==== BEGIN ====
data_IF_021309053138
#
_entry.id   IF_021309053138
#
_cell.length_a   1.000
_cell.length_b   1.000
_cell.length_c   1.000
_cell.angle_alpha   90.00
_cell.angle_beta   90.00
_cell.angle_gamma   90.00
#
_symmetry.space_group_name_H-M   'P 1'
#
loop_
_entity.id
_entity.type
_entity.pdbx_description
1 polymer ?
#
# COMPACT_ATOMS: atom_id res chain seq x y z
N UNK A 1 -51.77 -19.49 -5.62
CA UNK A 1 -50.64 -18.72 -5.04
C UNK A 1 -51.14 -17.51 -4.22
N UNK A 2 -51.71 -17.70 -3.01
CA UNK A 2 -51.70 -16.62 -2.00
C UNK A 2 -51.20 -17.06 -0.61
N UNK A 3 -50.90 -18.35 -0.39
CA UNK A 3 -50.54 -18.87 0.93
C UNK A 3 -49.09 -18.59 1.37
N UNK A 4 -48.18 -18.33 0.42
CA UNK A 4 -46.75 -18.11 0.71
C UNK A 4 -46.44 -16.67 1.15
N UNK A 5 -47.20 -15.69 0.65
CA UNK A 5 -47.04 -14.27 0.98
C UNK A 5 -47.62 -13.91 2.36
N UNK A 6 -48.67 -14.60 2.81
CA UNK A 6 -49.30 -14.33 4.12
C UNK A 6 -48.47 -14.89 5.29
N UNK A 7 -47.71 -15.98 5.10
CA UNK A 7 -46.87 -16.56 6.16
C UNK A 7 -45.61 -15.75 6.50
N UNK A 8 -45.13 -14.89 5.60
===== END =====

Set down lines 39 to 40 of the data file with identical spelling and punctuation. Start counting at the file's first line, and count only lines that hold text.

N UNK A 7 -47.71 -15.98 5.10
CA UNK A 7 -46.87 -16.56 6.16